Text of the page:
Two days of Romantis!

(Cut to: a close shot of HENRY sitting, awkwardly and gangly, on a grotesque, floral print couch in a sickeningly overdone living room. His eyes are lidded an unimpressed, and he is feeling a fair bit of shame to be in this situation. His mother, HYACINTH, is one of those busybody types who would like nothing else than to be considered one of the neighborhood elite. She wears a hideous floral dress that matches the couch and a hat that looks like someone set an over-decorated cake atop her head. HENRY’s father, RICHARD, is the long-suffering, soft-spoken husband, bald (without antennae) and with a pair of wire-rim spectacles perched on the end of his nose. A bowtie completes the ensemble. HYACINTH is blustering about while HENRY sits and RICHARD lets her by.)

HYACINTH: (sitting next to HENRY with all the shrill kindness of a frantic mother hen) Henry, darling, you look a fright! Tell me, have you had breakfast?


HYACINTH: I’ll make you some tea. You’d be surprised what a cup of tea can do, I always say. I’ve been saying the same thing to that clumsy neighbor of mine…
(her voice trails off as she toddles into the kitchen. RICHARD sits down next to HENRY with a sigh and a kind smile.)

RICHARD: You know, there were lots of other girls I could have fallen in love with, but…

(he shrugs. HENRY laughs a little, and winces at the pain.)

RICHARD: You do look awful, son. Mind telling me what happened? I won’t tell your mother, honest.

HENRY: Long story, Dad. Very long.

(HYACINTH returns with a silly bone china cup of tea, overdone like everything else in the house with false gilding and more cabbage roses than anyone should ever have to see. She continues to flounce by, pacing back and forth, each time coming close to giving HENRY the tea, but each time guided by her own indignation to keep it just out of his grasp.)

HYACINTH: My own son, showing up in such a state, all black and bruised…it’s shameful! What will the neighbors say? They’ll think you’ve been out with the ruffians, I just know it, and then that nasty Patricia will start telling all sorts of vicious lies! It’s just because I had the nicer hat at Easter, but soon the whole village will think I’ve been the parent of a delinquent! Oh, I’ll have to phone Millie and tell her it’s simply not true!

(HENRY and RICHARD sit there, watching the show. It’s not an uncommon occurrence. As HYACINTH rockets out of the room to frantically dial a telephone, HENRY is now certain he is not going to get that tea. RICHARD shifts over and offers him a flask. HENRY, not thinking it through, takes a swig and his eyes nearly pop out of his head.)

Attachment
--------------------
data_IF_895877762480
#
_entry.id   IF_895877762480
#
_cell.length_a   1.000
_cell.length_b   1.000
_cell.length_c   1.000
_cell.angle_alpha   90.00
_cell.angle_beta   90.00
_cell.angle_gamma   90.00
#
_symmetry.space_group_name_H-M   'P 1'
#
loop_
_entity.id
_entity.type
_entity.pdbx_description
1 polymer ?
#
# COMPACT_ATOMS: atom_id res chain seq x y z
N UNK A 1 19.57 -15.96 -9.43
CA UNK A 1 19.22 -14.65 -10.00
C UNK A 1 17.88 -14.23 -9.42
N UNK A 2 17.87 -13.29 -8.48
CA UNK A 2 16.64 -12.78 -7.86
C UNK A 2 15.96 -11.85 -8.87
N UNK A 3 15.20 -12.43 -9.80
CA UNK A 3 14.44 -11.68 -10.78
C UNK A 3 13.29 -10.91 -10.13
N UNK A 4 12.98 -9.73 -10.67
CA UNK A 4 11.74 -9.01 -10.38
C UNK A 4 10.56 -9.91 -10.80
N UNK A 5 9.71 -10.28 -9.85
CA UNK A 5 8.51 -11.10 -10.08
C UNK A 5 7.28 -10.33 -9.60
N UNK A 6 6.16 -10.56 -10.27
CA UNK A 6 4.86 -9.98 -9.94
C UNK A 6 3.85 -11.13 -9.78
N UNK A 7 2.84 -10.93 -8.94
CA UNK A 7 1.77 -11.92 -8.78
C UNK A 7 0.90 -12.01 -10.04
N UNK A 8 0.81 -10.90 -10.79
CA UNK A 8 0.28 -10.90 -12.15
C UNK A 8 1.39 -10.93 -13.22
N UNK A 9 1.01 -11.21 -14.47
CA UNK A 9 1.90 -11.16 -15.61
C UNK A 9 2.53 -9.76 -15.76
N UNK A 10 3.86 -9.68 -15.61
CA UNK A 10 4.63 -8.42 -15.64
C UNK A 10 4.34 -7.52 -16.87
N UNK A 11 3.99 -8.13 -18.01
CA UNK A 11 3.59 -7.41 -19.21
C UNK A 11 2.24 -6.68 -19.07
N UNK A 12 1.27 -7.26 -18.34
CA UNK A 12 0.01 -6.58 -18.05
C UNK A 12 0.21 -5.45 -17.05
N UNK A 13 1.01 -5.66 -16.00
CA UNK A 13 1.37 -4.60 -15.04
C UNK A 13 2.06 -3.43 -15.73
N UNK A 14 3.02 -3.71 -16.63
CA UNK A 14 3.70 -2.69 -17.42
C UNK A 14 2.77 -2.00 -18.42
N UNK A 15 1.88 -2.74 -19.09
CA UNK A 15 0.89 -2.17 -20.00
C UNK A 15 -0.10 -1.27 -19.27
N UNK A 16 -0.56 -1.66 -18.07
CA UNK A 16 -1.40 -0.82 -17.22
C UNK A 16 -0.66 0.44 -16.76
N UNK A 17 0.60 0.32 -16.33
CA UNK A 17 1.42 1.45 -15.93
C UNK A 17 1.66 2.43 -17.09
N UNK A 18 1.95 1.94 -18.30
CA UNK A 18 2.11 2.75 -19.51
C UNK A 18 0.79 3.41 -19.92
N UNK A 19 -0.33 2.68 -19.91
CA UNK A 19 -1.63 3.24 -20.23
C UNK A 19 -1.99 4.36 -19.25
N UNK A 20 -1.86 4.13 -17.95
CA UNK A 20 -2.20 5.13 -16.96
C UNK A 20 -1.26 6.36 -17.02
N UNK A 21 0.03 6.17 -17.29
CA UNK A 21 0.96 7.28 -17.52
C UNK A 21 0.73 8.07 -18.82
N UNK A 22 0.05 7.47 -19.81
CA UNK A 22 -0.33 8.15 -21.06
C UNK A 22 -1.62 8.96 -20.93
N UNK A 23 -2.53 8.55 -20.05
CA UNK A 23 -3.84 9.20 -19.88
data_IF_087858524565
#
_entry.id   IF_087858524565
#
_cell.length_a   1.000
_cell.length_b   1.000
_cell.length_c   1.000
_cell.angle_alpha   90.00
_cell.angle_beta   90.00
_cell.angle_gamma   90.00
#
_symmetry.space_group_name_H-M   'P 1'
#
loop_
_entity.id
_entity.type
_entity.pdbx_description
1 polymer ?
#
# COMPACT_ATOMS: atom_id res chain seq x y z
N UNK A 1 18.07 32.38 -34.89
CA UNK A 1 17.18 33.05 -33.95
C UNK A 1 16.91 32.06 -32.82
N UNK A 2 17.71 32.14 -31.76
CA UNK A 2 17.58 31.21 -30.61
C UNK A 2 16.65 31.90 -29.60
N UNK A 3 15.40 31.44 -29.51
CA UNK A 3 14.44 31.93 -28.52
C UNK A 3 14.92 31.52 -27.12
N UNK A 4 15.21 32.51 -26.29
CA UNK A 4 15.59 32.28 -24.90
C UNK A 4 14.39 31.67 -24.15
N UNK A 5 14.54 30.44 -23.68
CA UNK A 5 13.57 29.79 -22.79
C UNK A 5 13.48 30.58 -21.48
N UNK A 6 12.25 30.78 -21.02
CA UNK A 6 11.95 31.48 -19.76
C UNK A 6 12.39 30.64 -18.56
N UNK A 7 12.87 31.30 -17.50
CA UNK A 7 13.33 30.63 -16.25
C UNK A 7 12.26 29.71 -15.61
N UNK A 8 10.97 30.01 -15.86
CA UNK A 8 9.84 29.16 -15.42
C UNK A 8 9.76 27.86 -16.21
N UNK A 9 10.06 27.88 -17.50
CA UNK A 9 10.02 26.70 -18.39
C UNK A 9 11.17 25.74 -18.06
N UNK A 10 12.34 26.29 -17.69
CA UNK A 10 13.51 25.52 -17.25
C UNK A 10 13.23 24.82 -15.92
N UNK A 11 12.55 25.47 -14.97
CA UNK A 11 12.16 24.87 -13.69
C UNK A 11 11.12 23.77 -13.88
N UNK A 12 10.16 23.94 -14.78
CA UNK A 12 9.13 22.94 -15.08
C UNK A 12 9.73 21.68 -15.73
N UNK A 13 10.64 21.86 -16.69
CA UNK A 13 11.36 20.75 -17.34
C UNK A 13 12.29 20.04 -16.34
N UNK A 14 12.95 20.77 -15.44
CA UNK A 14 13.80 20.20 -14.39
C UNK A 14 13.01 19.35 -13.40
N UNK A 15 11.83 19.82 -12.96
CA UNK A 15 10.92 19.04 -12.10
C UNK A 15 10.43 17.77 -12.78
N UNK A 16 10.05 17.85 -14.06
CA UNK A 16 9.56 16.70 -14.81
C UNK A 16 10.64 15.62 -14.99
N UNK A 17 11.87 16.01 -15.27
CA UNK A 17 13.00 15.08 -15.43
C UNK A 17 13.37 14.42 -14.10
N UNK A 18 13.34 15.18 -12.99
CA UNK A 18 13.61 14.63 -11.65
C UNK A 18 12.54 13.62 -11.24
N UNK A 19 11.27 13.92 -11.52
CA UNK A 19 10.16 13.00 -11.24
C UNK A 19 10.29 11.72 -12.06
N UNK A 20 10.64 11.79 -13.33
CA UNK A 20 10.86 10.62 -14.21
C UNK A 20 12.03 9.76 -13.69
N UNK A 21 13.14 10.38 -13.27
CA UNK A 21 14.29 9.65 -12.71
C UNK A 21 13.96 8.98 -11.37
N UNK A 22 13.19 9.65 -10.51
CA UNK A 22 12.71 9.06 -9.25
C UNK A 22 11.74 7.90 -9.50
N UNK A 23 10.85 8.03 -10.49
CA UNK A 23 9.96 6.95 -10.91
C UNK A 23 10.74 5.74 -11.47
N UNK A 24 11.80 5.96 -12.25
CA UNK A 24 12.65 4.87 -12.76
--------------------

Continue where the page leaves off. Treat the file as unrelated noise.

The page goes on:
HENRY: Phwaw! Dad, what is this?

RICHARD: I’ve got a deal with a fellow in town: I give him a little of my extra grain, he makes me a little extra. You like it?

HENRY: Blimey, I can’t feel my tongue!

RICHARD: (with a melodramatic sigh) You’ve gone soft in the city, my boy…

(HYACINTH blusters back into the room, still holding the cup and saucer and chunnering madly.)

HYACINTH: That Millicent! So selfish! “I’ve got things to do,” as if I don’t! (she finally clocks that the tea is in her hand) Oh, dear, I’m sorry Henry, here’s your tea.
(she sets down the saucer in front of him and immediately turns to RICHARD.)
Come along, dear! It’s tea with the Rothschilds’ today! I do hope she hasn’t made those ghastly cucumber sandwiches again, I’d rather eat cardboard!

(RICHARD sighs and, with a little grunt, raises himself off the sofa. He turns to HENRY as HYACINTH continues to blather on in the background with her high, ululating voice.)

RICHARD: You’re home for a while, right? Take a load off, relax a bit, and–

HYACINTH: Richard! Hurry, if you please! My word, you’re always making me late, do you know that? Just the other weekend at croquet, I…

(her voice fades as RICHARD follows obediently behind, his face a mix of bemusement and dread. There is a faint smattering of silence where HENRY leans back on the sofa and sighs contentedly, only to be shattered by HYACINTH returning in her full glory.)